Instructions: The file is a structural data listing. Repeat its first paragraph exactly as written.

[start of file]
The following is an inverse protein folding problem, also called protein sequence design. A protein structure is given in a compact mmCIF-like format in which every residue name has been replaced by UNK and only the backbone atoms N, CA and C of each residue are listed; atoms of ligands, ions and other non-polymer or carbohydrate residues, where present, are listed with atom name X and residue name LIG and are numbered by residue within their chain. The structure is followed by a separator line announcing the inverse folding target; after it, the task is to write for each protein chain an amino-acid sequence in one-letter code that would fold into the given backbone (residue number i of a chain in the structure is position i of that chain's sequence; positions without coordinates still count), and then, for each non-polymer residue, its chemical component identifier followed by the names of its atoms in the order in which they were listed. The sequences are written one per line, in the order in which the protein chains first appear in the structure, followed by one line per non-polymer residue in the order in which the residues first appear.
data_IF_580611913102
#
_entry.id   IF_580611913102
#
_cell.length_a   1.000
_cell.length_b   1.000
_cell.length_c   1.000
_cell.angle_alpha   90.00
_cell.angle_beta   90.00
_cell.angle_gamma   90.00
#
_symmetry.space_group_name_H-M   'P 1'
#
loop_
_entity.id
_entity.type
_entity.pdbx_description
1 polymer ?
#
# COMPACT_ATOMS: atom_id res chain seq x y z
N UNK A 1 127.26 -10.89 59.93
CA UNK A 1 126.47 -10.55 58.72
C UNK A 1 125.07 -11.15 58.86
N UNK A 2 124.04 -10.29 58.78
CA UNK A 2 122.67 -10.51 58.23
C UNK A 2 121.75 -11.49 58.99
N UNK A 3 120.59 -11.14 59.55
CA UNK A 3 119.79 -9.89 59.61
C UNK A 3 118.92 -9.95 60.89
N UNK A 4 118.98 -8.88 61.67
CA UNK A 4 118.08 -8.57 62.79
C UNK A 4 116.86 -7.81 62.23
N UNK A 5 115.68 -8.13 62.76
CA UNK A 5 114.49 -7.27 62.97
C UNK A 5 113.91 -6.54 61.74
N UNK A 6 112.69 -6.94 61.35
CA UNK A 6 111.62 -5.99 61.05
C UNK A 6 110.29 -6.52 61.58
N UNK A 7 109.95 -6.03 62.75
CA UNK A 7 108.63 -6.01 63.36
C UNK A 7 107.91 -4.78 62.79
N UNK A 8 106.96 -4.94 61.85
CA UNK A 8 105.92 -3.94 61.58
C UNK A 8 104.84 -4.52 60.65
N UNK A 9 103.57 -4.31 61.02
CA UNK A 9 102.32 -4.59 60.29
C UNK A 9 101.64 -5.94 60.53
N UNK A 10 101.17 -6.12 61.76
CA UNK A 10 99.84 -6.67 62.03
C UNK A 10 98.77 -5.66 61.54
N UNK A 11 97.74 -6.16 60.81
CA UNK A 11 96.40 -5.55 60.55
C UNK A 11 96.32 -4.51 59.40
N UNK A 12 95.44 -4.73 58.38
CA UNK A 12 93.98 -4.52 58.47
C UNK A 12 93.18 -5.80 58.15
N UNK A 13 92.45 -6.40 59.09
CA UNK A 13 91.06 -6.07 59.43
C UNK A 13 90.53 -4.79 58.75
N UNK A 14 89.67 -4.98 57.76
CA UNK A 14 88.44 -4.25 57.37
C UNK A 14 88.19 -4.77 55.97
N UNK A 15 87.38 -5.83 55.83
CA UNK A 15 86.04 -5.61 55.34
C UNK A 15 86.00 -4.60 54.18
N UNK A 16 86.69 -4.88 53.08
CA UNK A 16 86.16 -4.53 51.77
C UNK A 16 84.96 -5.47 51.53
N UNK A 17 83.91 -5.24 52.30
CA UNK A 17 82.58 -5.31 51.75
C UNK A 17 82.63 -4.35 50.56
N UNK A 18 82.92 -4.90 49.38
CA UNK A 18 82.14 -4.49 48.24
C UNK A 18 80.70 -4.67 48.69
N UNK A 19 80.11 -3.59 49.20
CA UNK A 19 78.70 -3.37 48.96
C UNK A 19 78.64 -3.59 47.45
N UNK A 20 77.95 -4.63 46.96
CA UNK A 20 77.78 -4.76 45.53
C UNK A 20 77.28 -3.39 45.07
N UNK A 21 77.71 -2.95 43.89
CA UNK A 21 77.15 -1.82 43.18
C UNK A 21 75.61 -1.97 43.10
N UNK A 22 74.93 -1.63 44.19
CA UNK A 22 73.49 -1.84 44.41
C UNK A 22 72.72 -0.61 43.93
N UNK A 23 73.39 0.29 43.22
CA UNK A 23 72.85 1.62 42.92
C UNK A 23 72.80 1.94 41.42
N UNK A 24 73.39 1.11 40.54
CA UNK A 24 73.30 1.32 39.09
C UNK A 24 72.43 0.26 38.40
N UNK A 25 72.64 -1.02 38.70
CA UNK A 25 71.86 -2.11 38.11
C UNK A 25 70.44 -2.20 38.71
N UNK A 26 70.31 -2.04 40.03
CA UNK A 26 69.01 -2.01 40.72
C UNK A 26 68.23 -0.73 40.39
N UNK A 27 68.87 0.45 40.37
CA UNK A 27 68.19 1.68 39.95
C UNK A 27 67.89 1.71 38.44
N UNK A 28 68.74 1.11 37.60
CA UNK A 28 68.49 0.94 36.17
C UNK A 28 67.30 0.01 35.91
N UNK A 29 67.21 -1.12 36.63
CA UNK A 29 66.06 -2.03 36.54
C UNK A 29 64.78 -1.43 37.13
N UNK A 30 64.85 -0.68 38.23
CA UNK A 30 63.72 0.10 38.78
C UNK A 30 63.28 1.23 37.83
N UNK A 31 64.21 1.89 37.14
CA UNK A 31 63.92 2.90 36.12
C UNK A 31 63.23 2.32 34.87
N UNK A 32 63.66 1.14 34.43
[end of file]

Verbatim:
The following is an inverse protein folding problem, also called protein sequence design. A protein structure is given in a compact mmCIF-like format in which every residue name has been replaced by UNK and only the backbone atoms N, CA and C of each residue are listed; atoms of ligands, ions and other non-polymer or carbohydrate residues, where present, are listed with atom name X and residue name LIG and are numbered by residue within their chain. The structure is followed by a separator line announcing the inverse folding target; after it, the task is to write for each protein chain an amino-acid sequence in one-letter code that would fold into the given backbone (residue number i of a chain in the structure is position i of that chain's sequence; positions without coordinates still count), and then, for each non-polymer residue, its chemical component identifier followed by the names of its atoms in the order in which they were listed. The sequences are written one per line, in the order in which the protein chains first appear in the structure, followed by one line per non-polymer residue in the order in which the residues first appear.